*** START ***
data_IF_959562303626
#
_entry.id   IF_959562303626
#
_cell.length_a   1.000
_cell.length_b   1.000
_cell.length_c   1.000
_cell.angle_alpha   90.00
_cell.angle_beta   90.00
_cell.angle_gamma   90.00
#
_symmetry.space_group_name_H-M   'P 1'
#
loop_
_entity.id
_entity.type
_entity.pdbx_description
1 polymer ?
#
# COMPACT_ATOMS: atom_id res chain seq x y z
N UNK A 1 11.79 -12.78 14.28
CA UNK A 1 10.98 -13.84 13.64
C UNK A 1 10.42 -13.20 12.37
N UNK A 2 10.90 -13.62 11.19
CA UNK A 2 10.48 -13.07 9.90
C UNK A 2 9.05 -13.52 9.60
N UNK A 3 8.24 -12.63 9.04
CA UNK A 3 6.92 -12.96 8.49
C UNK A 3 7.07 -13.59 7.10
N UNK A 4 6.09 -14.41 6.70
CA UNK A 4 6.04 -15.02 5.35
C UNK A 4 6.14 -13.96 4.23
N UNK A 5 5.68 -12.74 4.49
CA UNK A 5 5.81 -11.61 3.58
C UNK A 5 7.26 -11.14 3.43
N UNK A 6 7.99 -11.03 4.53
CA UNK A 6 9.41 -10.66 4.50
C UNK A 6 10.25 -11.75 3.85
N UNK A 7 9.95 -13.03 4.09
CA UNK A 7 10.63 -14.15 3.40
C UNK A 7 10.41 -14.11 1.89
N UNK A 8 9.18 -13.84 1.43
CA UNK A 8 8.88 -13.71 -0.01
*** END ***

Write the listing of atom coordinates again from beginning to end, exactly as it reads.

data_IF_959562303626
#
_entry.id   IF_959562303626
#
_cell.length_a   1.000
_cell.length_b   1.000
_cell.length_c   1.000
_cell.angle_alpha   90.00
_cell.angle_beta   90.00
_cell.angle_gamma   90.00
#
_symmetry.space_group_name_H-M   'P 1'
#
loop_
_entity.id
_entity.type
_entity.pdbx_description
1 polymer ?
#
# COMPACT_ATOMS: atom_id res chain seq x y z
N UNK A 1 11.79 -12.78 14.28
CA UNK A 1 10.98 -13.84 13.64
C UNK A 1 10.42 -13.20 12.37
N UNK A 2 10.90 -13.62 11.19
CA UNK A 2 10.48 -13.07 9.90
C UNK A 2 9.05 -13.52 9.60
N UNK A 3 8.24 -12.63 9.04
CA UNK A 3 6.92 -12.96 8.49
C UNK A 3 7.07 -13.59 7.10
N UNK A 4 6.09 -14.41 6.70
CA UNK A 4 6.04 -15.02 5.35
C UNK A 4 6.14 -13.96 4.23
N UNK A 5 5.68 -12.74 4.49
CA UNK A 5 5.81 -11.61 3.58
C UNK A 5 7.26 -11.14 3.43
N UNK A 6 7.99 -11.03 4.53
CA UNK A 6 9.41 -10.66 4.50
C UNK A 6 10.25 -11.75 3.85
N UNK A 7 9.95 -13.03 4.09
CA UNK A 7 10.63 -14.15 3.40
C UNK A 7 10.41 -14.11 1.89
N UNK A 8 9.18 -13.84 1.43
CA UNK A 8 8.88 -13.71 -0.01